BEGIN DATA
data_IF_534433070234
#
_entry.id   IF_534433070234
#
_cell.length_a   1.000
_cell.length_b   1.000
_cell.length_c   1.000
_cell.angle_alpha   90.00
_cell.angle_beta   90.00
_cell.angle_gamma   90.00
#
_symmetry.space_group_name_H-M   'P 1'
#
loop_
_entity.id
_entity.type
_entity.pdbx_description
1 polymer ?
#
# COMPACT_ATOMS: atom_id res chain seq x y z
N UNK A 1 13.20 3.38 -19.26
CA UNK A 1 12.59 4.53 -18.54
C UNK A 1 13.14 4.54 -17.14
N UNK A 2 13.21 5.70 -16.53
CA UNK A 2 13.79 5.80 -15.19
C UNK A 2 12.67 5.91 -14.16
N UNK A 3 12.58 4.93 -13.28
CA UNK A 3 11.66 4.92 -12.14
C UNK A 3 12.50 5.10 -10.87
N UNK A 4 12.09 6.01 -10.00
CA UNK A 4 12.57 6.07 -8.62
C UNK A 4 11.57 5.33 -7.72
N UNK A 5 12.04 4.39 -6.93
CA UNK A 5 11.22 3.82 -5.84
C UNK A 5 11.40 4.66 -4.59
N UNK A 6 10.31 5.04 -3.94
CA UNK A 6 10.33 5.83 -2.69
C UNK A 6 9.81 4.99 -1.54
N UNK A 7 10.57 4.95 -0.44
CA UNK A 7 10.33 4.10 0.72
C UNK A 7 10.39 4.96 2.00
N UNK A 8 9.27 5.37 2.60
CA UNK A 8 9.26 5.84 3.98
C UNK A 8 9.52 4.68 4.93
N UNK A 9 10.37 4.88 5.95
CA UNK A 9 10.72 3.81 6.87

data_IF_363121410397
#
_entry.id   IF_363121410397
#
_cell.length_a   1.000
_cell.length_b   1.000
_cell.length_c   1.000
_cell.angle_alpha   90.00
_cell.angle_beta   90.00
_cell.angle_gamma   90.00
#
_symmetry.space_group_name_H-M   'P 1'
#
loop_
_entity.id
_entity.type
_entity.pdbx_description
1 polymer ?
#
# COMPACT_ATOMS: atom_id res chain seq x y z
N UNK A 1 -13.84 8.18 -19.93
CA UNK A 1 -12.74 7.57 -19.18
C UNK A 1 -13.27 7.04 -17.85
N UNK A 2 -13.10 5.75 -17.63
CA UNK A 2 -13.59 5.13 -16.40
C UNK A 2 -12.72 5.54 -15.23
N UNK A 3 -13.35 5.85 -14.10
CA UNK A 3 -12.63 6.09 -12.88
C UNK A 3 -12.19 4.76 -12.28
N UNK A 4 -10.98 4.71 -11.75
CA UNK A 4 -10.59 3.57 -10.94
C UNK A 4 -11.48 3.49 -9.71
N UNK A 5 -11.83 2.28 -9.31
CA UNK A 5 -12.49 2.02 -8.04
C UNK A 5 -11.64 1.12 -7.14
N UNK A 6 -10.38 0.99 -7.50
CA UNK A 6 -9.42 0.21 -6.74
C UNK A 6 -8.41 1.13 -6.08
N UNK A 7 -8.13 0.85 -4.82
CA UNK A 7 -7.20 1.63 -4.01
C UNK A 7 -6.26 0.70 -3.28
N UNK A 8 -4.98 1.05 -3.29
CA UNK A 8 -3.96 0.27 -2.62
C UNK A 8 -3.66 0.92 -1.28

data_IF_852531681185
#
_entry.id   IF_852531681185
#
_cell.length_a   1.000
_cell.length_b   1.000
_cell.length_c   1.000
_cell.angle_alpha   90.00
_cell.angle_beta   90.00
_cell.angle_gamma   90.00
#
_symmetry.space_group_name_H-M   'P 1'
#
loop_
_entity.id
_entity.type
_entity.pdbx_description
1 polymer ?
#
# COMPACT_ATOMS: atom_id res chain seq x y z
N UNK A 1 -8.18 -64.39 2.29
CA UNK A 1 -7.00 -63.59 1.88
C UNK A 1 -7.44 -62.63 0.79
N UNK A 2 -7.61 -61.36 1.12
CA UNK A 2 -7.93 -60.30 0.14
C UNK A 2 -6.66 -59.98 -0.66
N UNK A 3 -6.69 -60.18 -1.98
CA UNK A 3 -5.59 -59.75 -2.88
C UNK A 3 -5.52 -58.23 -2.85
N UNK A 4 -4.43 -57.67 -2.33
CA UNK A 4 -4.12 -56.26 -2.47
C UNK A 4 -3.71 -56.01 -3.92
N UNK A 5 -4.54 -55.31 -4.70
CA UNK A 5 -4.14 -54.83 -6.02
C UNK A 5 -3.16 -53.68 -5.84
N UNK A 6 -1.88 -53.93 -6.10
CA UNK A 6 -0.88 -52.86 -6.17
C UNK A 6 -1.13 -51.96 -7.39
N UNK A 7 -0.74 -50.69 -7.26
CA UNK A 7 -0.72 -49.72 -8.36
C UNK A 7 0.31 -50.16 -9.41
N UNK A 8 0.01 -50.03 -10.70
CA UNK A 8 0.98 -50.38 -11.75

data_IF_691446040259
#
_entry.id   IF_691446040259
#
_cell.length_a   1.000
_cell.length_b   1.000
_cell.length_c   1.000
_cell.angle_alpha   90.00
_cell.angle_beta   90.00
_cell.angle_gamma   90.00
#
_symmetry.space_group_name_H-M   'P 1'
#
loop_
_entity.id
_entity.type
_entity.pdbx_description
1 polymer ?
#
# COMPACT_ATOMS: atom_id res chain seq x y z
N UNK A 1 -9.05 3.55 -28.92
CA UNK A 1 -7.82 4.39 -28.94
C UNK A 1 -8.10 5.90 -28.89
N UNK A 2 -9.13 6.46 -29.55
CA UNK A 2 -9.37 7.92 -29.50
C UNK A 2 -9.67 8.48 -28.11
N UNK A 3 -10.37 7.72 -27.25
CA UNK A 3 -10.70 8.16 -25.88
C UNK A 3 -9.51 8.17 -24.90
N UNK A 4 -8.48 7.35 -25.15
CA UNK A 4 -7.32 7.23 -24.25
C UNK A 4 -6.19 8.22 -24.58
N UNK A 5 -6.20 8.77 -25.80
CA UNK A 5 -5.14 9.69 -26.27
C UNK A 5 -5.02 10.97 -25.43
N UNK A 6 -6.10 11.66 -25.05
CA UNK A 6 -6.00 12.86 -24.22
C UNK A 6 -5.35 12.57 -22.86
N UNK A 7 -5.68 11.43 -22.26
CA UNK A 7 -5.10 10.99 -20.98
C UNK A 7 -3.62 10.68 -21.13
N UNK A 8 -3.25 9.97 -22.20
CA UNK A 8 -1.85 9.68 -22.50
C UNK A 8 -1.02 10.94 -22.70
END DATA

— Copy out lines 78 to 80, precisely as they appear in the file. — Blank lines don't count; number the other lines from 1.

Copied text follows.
C UNK A 4 -11.48 3.49 -9.71
N UNK A 5 -11.83 2.28 -9.31
CA UNK A 5 -12.49 2.02 -8.04